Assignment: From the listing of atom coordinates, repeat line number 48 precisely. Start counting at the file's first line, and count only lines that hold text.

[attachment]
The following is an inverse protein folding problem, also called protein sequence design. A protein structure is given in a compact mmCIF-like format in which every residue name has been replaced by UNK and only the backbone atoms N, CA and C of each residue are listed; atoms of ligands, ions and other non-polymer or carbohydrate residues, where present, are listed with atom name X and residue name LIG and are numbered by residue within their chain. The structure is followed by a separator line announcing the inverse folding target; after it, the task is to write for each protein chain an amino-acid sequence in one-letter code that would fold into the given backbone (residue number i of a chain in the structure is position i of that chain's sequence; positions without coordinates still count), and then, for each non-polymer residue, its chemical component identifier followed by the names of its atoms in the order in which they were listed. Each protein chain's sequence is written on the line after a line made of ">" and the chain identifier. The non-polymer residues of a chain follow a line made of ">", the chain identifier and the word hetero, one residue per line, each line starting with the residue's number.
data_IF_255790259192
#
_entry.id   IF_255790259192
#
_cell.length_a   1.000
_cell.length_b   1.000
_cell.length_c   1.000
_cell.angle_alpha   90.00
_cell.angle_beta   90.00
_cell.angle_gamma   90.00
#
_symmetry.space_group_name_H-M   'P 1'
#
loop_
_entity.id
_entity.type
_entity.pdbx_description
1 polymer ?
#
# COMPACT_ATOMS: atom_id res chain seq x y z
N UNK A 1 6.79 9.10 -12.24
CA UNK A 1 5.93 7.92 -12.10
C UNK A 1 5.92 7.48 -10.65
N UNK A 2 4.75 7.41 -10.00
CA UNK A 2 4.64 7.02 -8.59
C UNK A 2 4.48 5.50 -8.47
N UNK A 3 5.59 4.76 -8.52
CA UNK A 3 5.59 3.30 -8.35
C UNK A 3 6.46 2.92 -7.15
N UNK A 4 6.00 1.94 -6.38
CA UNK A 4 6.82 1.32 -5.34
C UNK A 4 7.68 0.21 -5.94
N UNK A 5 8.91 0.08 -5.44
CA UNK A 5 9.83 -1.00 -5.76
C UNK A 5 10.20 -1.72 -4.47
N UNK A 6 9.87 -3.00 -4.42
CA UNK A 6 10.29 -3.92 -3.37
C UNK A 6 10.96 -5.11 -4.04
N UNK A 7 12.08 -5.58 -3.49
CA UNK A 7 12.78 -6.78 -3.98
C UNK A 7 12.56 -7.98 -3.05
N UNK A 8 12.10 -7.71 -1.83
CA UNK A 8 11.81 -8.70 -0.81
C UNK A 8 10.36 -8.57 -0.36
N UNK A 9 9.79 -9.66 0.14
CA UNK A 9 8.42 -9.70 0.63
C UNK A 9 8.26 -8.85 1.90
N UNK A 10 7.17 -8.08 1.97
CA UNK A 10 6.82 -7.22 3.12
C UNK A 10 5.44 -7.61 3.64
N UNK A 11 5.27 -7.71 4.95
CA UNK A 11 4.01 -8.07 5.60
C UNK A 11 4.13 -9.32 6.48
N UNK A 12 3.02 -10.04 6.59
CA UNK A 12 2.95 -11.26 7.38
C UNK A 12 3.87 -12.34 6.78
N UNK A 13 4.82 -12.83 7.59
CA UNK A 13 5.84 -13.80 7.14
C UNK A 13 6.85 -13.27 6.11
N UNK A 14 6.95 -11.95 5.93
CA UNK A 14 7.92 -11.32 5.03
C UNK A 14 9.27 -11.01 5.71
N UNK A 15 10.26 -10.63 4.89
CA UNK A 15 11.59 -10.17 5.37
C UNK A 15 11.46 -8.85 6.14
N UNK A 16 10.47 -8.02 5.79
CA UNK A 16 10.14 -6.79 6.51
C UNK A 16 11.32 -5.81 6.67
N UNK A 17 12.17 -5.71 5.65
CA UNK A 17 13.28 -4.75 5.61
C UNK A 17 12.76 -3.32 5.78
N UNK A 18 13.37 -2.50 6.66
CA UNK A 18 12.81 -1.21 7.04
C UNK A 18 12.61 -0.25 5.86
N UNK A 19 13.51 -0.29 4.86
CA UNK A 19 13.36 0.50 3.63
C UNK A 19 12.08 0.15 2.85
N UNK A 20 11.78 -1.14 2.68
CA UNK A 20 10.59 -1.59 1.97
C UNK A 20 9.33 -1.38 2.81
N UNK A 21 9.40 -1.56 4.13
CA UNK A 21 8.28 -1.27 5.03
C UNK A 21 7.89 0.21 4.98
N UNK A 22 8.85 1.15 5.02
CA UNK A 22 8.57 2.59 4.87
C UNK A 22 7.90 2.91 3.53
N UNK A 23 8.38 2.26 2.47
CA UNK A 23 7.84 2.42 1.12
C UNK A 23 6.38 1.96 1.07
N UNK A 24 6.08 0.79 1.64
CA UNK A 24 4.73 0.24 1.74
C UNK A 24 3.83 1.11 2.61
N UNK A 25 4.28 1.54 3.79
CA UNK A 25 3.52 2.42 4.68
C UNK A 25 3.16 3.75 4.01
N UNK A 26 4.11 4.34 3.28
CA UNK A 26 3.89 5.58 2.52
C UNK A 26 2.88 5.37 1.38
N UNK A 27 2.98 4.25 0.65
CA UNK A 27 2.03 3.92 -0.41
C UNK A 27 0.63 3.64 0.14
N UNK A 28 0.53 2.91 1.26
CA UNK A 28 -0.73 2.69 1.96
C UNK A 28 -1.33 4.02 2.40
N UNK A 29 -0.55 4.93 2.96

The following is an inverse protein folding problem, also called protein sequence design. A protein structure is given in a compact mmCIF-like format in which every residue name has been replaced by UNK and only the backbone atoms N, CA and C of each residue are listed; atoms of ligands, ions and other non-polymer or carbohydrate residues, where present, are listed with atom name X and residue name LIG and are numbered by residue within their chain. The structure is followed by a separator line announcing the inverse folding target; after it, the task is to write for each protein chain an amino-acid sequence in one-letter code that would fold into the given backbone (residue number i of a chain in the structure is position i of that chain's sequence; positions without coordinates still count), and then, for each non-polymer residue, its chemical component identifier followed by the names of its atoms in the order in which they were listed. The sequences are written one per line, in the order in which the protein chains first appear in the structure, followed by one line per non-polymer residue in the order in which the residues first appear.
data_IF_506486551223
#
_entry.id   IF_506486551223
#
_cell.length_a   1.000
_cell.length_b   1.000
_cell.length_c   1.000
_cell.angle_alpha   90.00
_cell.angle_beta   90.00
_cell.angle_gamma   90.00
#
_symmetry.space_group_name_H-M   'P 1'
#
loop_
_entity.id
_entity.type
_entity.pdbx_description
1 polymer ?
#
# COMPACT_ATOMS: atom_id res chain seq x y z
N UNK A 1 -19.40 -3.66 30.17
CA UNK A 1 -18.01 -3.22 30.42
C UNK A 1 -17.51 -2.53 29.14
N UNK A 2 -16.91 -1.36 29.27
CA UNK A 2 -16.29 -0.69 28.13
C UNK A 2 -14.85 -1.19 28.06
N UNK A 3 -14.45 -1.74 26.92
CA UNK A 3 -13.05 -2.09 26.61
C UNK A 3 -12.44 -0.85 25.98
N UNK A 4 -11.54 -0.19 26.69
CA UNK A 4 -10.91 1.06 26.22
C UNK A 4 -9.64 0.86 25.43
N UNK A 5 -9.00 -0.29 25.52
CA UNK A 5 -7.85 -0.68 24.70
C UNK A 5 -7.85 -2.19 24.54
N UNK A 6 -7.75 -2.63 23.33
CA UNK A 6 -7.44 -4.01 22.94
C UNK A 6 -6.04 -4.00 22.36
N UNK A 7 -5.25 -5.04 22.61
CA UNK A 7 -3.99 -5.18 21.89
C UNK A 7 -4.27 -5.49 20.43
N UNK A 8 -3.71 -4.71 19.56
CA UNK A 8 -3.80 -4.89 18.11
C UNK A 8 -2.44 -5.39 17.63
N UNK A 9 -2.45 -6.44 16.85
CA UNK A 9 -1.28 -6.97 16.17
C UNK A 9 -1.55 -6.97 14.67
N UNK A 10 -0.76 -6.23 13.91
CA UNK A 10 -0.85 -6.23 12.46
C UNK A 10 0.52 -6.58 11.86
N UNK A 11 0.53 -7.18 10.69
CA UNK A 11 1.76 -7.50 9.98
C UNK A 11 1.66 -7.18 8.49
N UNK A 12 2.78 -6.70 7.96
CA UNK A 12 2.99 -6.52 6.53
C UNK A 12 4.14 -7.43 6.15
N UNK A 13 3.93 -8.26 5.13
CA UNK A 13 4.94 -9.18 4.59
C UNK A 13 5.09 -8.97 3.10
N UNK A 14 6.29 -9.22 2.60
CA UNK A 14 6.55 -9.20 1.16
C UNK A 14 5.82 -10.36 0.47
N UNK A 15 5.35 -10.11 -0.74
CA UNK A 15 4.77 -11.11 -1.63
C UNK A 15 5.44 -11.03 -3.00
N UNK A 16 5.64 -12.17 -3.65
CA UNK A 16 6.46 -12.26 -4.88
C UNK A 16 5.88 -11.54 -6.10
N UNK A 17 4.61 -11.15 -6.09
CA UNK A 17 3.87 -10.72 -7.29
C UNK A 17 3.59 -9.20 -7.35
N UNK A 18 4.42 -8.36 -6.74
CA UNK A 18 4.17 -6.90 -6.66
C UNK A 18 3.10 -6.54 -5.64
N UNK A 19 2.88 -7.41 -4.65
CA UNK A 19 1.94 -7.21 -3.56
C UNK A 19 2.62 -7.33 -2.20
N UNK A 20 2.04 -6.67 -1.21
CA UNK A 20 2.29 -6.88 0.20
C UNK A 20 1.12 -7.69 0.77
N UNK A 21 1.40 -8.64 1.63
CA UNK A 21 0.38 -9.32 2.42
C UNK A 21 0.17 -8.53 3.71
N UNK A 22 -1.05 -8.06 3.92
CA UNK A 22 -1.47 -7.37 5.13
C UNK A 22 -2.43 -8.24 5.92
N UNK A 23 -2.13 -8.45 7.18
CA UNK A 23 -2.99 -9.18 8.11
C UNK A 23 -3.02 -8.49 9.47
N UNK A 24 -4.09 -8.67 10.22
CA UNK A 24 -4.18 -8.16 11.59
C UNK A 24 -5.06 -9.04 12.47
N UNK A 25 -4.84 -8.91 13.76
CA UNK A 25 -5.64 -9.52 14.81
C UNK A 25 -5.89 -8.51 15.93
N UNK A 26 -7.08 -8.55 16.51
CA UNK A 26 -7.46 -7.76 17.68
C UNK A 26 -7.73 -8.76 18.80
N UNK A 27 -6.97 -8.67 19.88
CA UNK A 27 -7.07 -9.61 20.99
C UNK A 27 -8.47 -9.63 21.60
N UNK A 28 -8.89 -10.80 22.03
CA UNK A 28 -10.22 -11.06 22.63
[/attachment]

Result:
C UNK A 9 8.26 -8.85 1.90